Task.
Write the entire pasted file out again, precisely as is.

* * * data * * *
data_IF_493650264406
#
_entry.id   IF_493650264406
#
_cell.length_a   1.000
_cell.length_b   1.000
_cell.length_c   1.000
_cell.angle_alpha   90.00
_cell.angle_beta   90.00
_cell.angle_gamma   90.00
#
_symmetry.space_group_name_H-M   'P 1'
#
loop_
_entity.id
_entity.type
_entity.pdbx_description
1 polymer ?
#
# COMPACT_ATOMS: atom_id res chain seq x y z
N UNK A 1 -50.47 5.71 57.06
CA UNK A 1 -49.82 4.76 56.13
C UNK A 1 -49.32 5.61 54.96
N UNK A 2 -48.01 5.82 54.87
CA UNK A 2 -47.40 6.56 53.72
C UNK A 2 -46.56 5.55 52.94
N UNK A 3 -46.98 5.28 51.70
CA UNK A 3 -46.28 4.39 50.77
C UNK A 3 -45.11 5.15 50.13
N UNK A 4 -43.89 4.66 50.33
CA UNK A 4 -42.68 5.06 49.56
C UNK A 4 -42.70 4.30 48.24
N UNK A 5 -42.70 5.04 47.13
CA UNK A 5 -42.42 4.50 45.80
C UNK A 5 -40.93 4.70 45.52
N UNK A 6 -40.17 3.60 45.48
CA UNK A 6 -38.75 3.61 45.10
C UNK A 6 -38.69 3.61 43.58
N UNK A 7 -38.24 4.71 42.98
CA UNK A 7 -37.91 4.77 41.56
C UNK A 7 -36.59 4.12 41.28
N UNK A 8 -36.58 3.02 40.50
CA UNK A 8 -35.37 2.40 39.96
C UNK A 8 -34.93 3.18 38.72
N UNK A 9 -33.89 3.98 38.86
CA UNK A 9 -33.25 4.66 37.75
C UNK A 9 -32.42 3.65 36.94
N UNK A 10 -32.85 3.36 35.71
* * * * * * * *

data_IF_493650264406
#
_entry.id   IF_493650264406
#
_cell.length_a   1.000
_cell.length_b   1.000
_cell.length_c   1.000
_cell.angle_alpha   90.00
_cell.angle_beta   90.00
_cell.angle_gamma   90.00
#
_symmetry.space_group_name_H-M   'P 1'
#
loop_
_entity.id
_entity.type
_entity.pdbx_description
1 polymer ?
#
# COMPACT_ATOMS: atom_id res chain seq x y z
N UNK A 1 -50.47 5.71 57.06
CA UNK A 1 -49.82 4.76 56.13
C UNK A 1 -49.32 5.61 54.96
N UNK A 2 -48.01 5.82 54.87
CA UNK A 2 -47.40 6.56 53.72
C UNK A 2 -46.56 5.55 52.94
N UNK A 3 -46.98 5.28 51.70
CA UNK A 3 -46.28 4.39 50.77
C UNK A 3 -45.11 5.15 50.13
N UNK A 4 -43.89 4.66 50.33
CA UNK A 4 -42.68 5.06 49.56
C UNK A 4 -42.70 4.30 48.24
N UNK A 5 -42.70 5.04 47.13
CA UNK A 5 -42.42 4.50 45.80
C UNK A 5 -40.93 4.70 45.52
N UNK A 6 -40.17 3.60 45.48
CA UNK A 6 -38.75 3.61 45.10
C UNK A 6 -38.69 3.61 43.58
N UNK A 7 -38.24 4.71 42.98
CA UNK A 7 -37.91 4.77 41.56
C UNK A 7 -36.59 4.12 41.28
N UNK A 8 -36.58 3.02 40.50
CA UNK A 8 -35.37 2.40 39.96
C UNK A 8 -34.93 3.18 38.72
N UNK A 9 -33.89 3.98 38.86
CA UNK A 9 -33.25 4.66 37.75
C UNK A 9 -32.42 3.65 36.94
N UNK A 10 -32.85 3.36 35.71